Hiking Hamama Falls in Hawaii (on Oahu)
Note: Hamama Falls is not open to the public. It is illegal to hike this trail and to do so would be cause for citation or arrest. There is also a risk of falling boulders, landslides, and drowning….so if anything is wrong with you (physically, mentally, emotionally, don’t do it).
My second hike with Will involved some waterfalls and a really easy trail that ended with me looking like….elephant man.
It started off REALLY fun and easy. How easy? Like as in,”How easy is this trail, Will?” and he replied, “It’s a super easy trail, it’s paved and you can even go on it with slippers.”
Side Story: Mind you, the local word for sandals is, “slippers” and not flip flops because you “slip them on” and you don’t “flip flop” in them. He justifies that you “slip slippers on” and don’t “flip flop” with them on so I had to explain the SOUND the flip flops made and you’re kind of flip flopping around anyway. Yes, we actually had a serious conversation about this.
Anyway. I let him lead without any worries because – what could go wrong with a local Hawaiian guy at your side?
Apparently, about 20 F**ing bug bites.
The hike is pretty easy though. You get to walk by the menacing scary Lost looking door complete with security cameras. Along the way, there’s some little areas to take in some cute views.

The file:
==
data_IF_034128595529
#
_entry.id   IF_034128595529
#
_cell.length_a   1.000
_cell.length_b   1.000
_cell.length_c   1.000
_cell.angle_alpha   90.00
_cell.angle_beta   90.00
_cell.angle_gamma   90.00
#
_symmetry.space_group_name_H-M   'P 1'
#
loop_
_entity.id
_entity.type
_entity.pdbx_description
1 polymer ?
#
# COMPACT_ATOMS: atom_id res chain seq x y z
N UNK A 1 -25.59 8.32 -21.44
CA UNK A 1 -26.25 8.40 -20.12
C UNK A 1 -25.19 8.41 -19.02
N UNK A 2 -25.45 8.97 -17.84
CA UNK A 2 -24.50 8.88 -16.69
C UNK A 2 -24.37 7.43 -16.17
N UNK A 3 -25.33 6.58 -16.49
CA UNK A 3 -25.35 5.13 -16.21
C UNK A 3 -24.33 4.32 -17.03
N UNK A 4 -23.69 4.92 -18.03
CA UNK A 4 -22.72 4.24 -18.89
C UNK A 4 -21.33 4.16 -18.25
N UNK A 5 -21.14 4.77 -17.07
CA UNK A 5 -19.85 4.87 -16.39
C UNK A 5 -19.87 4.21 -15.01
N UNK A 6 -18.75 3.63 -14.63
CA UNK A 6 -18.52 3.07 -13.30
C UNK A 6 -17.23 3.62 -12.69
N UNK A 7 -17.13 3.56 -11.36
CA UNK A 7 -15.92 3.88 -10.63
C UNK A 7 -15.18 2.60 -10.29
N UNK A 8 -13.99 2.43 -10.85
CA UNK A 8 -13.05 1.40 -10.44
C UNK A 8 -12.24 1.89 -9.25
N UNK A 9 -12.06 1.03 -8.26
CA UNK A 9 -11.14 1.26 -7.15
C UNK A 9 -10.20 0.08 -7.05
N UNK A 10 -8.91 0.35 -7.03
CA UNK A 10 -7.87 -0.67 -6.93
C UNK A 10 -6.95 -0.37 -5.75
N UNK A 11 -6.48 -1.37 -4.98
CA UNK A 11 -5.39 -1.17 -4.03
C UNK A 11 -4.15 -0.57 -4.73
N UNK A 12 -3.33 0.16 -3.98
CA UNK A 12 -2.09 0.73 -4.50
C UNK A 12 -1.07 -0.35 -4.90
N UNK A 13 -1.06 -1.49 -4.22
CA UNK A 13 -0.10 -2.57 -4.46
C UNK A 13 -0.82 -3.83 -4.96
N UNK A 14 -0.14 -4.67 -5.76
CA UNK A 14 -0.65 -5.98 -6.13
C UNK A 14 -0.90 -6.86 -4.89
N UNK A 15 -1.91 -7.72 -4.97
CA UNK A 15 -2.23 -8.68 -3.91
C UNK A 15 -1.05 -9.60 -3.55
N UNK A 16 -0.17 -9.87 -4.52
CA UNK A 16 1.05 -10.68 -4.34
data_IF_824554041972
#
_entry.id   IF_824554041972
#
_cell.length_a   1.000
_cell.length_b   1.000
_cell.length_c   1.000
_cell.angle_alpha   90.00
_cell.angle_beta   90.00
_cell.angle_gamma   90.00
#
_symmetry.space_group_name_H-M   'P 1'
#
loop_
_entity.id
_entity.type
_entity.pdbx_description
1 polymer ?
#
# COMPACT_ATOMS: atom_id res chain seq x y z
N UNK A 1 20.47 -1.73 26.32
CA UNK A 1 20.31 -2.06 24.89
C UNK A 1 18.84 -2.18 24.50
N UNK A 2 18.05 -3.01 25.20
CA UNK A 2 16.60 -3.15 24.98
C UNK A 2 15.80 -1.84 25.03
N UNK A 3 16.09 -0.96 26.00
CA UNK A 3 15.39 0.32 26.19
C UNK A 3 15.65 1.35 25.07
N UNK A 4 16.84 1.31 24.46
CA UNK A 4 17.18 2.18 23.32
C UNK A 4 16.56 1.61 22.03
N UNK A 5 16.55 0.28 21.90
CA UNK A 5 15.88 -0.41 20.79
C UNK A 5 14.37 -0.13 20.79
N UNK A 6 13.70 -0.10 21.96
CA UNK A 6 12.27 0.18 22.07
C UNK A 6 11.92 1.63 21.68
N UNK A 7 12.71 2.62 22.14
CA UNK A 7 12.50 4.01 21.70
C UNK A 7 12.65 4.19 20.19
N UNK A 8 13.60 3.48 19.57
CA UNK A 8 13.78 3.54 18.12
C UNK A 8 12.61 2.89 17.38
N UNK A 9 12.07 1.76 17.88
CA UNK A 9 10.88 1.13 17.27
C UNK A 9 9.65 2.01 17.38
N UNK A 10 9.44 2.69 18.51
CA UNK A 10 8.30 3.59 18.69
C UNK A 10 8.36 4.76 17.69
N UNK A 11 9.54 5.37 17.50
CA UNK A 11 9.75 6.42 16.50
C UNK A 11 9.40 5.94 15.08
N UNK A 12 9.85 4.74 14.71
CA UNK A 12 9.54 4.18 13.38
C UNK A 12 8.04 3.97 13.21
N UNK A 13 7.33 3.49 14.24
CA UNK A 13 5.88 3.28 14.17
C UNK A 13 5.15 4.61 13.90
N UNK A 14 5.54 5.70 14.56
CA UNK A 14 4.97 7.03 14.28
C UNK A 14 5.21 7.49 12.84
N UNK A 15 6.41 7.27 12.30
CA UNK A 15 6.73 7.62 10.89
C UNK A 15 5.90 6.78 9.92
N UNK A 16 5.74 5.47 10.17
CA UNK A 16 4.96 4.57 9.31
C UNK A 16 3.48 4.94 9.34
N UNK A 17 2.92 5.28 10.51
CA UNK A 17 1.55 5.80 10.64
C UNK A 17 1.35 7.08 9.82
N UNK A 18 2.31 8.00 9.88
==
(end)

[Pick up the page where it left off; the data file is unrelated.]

It didn’t take long to reach the first waterfall and the water is FREEZING cold – at least to my standards which is the same if you’re like 5 years old. I’m sure any other local and any other winter-loving person would have scoffed at my complaining but I digress. It was still refreshing to dip around and of course, take fabulous photos of yourself underneath the cascading water waves.
Pro Tip: Don’t take off your shoes…or bring some water shoes. The rocks hurt.
After we enjoyed splashing around in the first waterfall, Will wanted to find the other and “better” waterfall that was around the vicinity. Not knowing any better, I was game. Down to clown.
After 10-15 minutes of looking, the already well-hidden trail seemed to change and Will couldn’t find a safe path for ME to get to the waterfalls because knowing him, he would’ve just done a backflip down into the water. During his Columbus-like exploration, I started to get attacked by giant invisible mosquitoes.
First was my legs, then my arms. Then my back. I actually ignored these bites until I felt my forehead. Not one, or two. or three but FOUR HUGE WELTS had grown on my head in an instant of five minutes. And they weren’t planning to go anywhere.
We went back to the original smaller waterfall where I just sat in the water, swollen and red with welts on every part of my skin. Will felt really bad and kept draping cold water on me to soothe the bites. The water was so cool that I didn’t notice the bites TOO much. Will? Left untouched. Not one single bite – of course.
If you look closely, it looks like I grew the islands of Hawaii on my forehead. Luckily, the swelling went down in a few hours on both my face and body. By the next day, it wasn’t too obvious that I was previously a Vietnamese buffet for the bugs.
On the bright side, I got some nice pictures of lush green foliage and a nice waterfall.
Must bring bug spray next time I go chasing waterfalls.
Some more information on getting to the Hamama Falls. There are the local experts who not only discover these hikes but shares them with the rest of the world. Clean up after yourself and leave nothing but (soft) footprints!
Update: Recently hiked Hamama Falls again in June 2016. It is a much more popular hike. Go in the morning and be quiet in the neighborhood! Continue to bring the bug spray!